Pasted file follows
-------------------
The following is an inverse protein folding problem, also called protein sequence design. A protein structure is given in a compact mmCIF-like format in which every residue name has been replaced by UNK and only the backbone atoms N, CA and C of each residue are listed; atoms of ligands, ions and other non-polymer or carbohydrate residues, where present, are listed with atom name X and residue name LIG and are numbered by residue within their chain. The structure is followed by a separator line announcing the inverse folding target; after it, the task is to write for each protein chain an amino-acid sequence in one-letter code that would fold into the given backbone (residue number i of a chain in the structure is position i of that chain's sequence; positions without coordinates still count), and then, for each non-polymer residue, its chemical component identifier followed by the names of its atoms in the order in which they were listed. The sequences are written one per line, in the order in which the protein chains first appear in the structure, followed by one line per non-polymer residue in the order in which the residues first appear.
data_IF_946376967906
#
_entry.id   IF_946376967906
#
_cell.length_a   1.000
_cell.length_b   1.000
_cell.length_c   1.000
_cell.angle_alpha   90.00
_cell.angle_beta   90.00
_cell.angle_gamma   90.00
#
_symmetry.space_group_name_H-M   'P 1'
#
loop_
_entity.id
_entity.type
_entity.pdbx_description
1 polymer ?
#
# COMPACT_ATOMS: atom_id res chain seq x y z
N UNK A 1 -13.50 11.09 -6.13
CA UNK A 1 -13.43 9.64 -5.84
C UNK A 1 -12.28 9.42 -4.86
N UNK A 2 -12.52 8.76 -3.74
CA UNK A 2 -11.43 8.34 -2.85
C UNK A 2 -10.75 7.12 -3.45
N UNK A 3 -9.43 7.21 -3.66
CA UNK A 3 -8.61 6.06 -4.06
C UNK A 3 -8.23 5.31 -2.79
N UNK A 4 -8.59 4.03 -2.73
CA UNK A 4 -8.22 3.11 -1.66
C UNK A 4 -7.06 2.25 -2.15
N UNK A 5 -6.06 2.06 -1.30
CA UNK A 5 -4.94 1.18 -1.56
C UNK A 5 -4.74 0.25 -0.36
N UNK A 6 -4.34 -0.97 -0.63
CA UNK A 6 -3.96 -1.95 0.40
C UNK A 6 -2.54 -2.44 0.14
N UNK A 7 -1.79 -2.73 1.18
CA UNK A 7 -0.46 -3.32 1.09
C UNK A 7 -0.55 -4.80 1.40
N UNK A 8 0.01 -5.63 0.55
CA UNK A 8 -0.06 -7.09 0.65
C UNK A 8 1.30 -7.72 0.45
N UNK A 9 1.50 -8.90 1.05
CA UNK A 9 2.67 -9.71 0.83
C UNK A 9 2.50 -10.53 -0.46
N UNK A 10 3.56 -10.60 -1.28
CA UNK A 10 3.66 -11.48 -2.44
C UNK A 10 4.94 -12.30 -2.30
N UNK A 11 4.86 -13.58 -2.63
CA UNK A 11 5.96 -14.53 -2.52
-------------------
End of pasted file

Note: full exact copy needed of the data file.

The following is an inverse protein folding problem, also called protein sequence design. A protein structure is given in a compact mmCIF-like format in which every residue name has been replaced by UNK and only the backbone atoms N, CA and C of each residue are listed; atoms of ligands, ions and other non-polymer or carbohydrate residues, where present, are listed with atom name X and residue name LIG and are numbered by residue within their chain. The structure is followed by a separator line announcing the inverse folding target; after it, the task is to write for each protein chain an amino-acid sequence in one-letter code that would fold into the given backbone (residue number i of a chain in the structure is position i of that chain's sequence; positions without coordinates still count), and then, for each non-polymer residue, its chemical component identifier followed by the names of its atoms in the order in which they were listed. The sequences are written one per line, in the order in which the protein chains first appear in the structure, followed by one line per non-polymer residue in the order in which the residues first appear.
data_IF_946376967906
#
_entry.id   IF_946376967906
#
_cell.length_a   1.000
_cell.length_b   1.000
_cell.length_c   1.000
_cell.angle_alpha   90.00
_cell.angle_beta   90.00
_cell.angle_gamma   90.00
#
_symmetry.space_group_name_H-M   'P 1'
#
loop_
_entity.id
_entity.type
_entity.pdbx_description
1 polymer ?
#
# COMPACT_ATOMS: atom_id res chain seq x y z
N UNK A 1 -13.50 11.09 -6.13
CA UNK A 1 -13.43 9.64 -5.84
C UNK A 1 -12.28 9.42 -4.86
N UNK A 2 -12.52 8.76 -3.74
CA UNK A 2 -11.43 8.34 -2.85
C UNK A 2 -10.75 7.12 -3.45
N UNK A 3 -9.43 7.21 -3.66
CA UNK A 3 -8.61 6.06 -4.06
C UNK A 3 -8.23 5.31 -2.79
N UNK A 4 -8.59 4.03 -2.73
CA UNK A 4 -8.22 3.11 -1.66
C UNK A 4 -7.06 2.25 -2.15
N UNK A 5 -6.06 2.06 -1.30
CA UNK A 5 -4.94 1.18 -1.56
C UNK A 5 -4.74 0.25 -0.36
N UNK A 6 -4.34 -0.97 -0.63
CA UNK A 6 -3.96 -1.95 0.40
C UNK A 6 -2.54 -2.44 0.14
N UNK A 7 -1.79 -2.73 1.18
CA UNK A 7 -0.46 -3.32 1.09
C UNK A 7 -0.55 -4.80 1.40
N UNK A 8 0.01 -5.63 0.55
CA UNK A 8 -0.06 -7.09 0.65
C UNK A 8 1.30 -7.72 0.45
N UNK A 9 1.50 -8.90 1.05
CA UNK A 9 2.67 -9.71 0.83
C UNK A 9 2.50 -10.53 -0.46
N UNK A 10 3.56 -10.60 -1.28
CA UNK A 10 3.66 -11.48 -2.44
C UNK A 10 4.94 -12.30 -2.30
N UNK A 11 4.86 -13.58 -2.63
CA UNK A 11 5.96 -14.53 -2.52